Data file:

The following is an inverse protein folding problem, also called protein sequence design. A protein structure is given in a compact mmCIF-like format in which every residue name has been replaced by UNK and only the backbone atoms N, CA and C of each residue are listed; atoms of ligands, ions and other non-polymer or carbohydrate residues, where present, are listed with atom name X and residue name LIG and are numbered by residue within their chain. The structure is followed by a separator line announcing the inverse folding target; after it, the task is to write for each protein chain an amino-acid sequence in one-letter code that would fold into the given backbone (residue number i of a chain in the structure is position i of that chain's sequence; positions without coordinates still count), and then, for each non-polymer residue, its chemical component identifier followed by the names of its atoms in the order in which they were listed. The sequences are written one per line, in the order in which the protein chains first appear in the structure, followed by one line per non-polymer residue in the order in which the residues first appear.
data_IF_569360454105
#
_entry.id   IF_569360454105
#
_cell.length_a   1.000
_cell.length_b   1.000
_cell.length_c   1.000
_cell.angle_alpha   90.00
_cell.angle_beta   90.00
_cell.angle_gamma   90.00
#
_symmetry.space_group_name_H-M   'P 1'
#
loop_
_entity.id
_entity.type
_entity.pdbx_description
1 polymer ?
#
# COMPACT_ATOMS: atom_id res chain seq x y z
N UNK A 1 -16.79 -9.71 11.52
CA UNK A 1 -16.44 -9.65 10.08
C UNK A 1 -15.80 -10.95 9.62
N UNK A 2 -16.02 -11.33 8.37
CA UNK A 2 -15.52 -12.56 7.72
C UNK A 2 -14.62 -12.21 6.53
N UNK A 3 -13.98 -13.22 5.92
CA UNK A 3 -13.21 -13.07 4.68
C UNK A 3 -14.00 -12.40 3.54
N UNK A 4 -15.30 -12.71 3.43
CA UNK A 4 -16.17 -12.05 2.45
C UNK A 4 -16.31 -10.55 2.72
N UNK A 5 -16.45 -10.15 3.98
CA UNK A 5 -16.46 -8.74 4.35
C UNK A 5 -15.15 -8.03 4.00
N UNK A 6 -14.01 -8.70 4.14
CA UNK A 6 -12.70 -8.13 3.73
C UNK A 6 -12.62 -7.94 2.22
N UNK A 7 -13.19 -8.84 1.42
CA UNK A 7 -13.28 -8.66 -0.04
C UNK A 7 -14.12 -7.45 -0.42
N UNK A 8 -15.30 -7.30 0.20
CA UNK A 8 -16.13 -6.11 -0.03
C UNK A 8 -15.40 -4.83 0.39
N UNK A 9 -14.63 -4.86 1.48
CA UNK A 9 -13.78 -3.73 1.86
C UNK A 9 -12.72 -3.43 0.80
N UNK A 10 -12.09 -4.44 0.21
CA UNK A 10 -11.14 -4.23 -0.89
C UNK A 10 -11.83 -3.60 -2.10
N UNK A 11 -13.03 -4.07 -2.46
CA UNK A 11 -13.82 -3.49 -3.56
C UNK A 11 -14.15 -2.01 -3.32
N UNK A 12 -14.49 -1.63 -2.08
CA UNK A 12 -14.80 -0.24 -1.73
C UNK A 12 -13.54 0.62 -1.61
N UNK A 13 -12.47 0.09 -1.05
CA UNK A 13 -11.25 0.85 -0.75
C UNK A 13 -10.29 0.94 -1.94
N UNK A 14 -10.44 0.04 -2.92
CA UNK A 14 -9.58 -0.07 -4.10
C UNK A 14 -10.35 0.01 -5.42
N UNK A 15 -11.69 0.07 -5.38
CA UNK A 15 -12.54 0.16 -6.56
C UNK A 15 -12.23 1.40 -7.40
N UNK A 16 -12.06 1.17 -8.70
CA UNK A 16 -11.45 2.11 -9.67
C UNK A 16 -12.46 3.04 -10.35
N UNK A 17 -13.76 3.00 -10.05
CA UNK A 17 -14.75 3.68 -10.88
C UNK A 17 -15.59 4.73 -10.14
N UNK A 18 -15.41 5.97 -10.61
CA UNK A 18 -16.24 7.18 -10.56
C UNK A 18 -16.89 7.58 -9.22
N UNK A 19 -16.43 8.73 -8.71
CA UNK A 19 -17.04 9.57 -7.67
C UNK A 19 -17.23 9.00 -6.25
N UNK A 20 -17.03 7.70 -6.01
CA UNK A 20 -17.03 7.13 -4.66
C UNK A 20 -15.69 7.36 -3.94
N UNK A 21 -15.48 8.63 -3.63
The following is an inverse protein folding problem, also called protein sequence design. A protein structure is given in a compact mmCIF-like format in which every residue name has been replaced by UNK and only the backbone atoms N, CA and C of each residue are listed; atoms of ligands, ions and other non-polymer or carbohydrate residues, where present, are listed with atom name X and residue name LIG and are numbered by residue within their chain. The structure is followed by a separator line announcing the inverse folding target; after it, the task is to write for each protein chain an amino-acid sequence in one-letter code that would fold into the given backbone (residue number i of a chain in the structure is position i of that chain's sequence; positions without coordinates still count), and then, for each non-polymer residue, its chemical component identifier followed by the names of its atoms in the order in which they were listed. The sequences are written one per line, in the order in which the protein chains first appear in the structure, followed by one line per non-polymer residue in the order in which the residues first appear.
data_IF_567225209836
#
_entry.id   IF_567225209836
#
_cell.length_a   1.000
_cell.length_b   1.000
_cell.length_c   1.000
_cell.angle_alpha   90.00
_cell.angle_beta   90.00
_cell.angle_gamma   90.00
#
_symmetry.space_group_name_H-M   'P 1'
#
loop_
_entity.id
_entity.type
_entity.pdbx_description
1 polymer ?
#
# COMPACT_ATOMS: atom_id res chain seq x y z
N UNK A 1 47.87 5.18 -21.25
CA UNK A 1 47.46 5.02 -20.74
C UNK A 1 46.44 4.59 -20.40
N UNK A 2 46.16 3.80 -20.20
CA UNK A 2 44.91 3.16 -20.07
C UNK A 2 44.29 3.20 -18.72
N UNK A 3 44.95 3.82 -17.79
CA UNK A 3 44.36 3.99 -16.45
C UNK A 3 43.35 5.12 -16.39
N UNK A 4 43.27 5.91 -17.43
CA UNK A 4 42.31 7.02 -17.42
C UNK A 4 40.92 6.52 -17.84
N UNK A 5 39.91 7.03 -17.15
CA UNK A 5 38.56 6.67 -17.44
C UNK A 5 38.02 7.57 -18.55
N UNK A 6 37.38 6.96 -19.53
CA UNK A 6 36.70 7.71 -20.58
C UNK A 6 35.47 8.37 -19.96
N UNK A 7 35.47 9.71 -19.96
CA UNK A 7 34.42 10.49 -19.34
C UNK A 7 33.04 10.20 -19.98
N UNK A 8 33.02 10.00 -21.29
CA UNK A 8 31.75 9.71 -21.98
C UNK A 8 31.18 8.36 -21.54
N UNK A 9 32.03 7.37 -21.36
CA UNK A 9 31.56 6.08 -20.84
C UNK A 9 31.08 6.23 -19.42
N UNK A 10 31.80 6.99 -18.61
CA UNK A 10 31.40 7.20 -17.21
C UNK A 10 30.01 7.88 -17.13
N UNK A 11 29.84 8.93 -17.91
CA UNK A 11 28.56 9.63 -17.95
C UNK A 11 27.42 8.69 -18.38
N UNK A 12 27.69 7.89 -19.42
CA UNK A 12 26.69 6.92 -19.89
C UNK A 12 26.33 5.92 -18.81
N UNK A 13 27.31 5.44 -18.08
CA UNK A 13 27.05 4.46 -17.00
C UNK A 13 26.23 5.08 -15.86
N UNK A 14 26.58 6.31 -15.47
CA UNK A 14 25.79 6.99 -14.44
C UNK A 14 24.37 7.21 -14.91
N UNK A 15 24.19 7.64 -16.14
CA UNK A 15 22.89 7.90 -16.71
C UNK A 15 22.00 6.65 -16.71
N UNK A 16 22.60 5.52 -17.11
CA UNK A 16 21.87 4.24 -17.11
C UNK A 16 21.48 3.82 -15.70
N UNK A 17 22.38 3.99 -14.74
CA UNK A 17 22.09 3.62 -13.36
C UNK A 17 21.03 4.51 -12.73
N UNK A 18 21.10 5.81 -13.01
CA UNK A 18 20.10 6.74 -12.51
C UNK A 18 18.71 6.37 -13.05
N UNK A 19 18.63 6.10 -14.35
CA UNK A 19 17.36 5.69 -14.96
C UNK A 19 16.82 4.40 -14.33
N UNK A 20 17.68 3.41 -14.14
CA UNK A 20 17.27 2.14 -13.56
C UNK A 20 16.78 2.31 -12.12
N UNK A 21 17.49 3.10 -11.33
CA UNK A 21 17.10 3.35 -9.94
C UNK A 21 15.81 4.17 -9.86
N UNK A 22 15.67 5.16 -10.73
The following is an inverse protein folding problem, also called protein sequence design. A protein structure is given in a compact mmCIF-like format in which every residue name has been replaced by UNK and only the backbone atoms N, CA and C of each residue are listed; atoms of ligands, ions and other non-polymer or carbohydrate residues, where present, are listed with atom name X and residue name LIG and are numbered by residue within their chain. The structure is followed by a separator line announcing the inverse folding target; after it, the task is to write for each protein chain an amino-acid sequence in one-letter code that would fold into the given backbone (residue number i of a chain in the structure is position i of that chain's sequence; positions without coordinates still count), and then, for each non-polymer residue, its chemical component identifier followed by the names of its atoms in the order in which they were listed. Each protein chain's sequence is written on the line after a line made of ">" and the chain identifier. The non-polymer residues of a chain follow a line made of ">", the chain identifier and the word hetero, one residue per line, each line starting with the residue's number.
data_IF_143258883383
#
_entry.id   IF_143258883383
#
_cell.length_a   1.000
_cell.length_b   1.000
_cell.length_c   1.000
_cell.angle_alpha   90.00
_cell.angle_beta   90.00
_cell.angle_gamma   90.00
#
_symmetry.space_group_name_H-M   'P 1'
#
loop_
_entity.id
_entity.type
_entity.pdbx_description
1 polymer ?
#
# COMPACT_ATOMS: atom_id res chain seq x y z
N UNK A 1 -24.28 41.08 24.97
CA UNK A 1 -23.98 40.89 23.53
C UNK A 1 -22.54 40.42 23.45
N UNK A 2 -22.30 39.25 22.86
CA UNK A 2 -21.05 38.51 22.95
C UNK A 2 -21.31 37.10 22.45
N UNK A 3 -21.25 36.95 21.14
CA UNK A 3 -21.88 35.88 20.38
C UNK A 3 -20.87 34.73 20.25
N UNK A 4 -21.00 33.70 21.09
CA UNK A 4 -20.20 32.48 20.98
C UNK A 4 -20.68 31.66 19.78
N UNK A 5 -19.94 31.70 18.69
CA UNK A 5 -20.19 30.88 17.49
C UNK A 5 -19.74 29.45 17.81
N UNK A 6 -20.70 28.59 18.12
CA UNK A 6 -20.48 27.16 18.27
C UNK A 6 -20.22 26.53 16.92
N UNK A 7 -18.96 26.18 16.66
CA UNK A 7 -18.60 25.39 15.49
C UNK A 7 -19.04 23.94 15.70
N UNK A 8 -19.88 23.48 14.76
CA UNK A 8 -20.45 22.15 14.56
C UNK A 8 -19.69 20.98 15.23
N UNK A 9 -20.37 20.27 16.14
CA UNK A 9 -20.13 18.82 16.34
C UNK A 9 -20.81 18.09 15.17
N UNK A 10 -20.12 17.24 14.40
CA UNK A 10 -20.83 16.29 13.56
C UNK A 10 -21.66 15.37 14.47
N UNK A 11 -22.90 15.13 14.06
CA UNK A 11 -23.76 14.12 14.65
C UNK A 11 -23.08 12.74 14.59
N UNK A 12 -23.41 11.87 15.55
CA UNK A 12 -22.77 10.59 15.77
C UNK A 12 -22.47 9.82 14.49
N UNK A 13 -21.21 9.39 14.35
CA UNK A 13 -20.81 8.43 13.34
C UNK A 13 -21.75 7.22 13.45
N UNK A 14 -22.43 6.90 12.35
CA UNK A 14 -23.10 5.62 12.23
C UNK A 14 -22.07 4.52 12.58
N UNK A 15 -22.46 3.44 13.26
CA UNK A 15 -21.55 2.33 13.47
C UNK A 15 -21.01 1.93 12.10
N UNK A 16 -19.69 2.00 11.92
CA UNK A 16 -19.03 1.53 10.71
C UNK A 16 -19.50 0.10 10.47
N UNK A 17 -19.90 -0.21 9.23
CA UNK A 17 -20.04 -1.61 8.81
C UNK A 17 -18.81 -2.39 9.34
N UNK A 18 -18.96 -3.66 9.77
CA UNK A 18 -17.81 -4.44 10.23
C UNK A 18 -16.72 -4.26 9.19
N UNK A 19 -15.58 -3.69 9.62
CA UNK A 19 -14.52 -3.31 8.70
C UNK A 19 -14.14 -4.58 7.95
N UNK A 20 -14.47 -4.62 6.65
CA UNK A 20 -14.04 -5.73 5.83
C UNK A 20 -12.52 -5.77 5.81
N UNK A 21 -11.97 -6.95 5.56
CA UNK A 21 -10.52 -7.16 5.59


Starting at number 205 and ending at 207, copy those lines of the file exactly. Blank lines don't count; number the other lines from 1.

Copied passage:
CA UNK A 6 -20.48 27.16 18.27
C UNK A 6 -20.22 26.53 16.92
N UNK A 7 -18.96 26.18 16.66